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## Does Scuba Diving Affect Posterior Vitreous Detachment?

Posterior vitreous detachment (PVD) is a common condition that occurs when the vitreous gel that fills the back of the eye detaches from the retina. This can cause a variety of symptoms, including floaters, flashes of light, and blurred vision. In some cases, PVD can also lead to more serious complications, such as retinal tears or detachment.

## What Causes PVD?

PVD is most commonly caused by aging. As we get older, the vitreous gel becomes thinner and more liquid. This can cause it to detach from the retina, which can lead to PVD. Other factors that can increase the risk of PVD include:

* Nearsightedness
* Diabetes
* Eye injuries
* Cataract surgery

## What Are the Symptoms of PVD?

The most common symptoms of PVD include:

* Floaters
* Flashes of light
* Blurred vision
* Difficulty seeing in dim light
* Seeing a dark curtain or veil over part of your vision

## How Is PVD Diagnosed?

PVD is diagnosed with a dilated eye exam. During this exam, your doctor will use drops to widen your pupils and then examine the back of your eye with a special instrument.

## How Is PVD Treated?

In most cases, PVD does not require treatment. The symptoms usually go away on their own within a few weeks or months. However, if you have severe symptoms, your doctor may recommend surgery to remove the vitreous gel.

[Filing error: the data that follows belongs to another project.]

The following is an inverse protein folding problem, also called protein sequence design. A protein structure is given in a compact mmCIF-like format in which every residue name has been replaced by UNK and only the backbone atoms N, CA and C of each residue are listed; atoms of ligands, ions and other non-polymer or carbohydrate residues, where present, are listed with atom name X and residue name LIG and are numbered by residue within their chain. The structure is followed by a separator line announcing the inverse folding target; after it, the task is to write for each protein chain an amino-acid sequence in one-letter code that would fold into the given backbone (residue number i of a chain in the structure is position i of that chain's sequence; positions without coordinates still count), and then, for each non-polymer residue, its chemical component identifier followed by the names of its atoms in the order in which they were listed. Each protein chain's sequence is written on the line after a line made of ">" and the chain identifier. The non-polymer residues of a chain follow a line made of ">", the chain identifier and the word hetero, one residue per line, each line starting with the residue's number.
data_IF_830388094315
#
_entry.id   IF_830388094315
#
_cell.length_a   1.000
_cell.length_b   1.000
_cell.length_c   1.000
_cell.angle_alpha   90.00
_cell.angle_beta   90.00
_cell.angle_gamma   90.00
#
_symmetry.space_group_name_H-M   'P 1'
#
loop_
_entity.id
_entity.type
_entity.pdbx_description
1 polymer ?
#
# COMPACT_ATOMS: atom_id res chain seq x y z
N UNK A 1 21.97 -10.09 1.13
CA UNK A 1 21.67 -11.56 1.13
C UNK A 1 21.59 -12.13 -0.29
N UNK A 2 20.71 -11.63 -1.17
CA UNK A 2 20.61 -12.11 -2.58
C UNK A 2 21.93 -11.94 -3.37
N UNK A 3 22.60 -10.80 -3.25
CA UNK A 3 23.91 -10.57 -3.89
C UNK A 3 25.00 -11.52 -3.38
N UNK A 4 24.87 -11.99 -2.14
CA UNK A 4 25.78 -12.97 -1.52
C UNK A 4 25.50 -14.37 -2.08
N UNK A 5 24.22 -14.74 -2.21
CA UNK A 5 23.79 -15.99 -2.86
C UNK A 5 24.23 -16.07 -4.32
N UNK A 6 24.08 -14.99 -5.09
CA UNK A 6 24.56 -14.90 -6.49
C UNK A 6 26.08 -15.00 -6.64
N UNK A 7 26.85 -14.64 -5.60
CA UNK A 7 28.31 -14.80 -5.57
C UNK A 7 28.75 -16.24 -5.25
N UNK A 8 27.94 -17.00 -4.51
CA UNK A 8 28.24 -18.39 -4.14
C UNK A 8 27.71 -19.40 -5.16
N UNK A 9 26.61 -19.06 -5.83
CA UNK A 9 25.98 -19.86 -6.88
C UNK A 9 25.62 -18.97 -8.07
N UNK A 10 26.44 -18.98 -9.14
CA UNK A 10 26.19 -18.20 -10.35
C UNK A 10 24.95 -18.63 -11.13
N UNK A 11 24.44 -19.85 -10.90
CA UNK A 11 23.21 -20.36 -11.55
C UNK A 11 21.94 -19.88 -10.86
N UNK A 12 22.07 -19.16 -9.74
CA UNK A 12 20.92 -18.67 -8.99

## Can Scuba Diving Cause PVD?

There is some evidence that scuba diving can increase the risk of PVD. This is because the pressure changes that occur during diving can cause the vitreous gel to detach from the retina. The risk of PVD is highest in divers who are over the age of 40, who are nearsighted, or who have a history of eye injuries.

## How Can I Reduce the Risk of PVD While Scuba Diving?

There are a few things you can do to reduce the risk of PVD while scuba diving:

* Avoid diving at depths greater than 100 feet.
* Ascend slowly and gradually.
* Take breaks during your dives.
* Stay hydrated.
* Get regular eye exams.

## Conclusion

PVD is a common condition that can occur as a result of aging, other eye conditions, or scuba diving. In most cases, PVD does not require treatment and the symptoms usually go away on their own. However, if you have severe symptoms, your doctor may recommend surgery to remove the vitreous gel.

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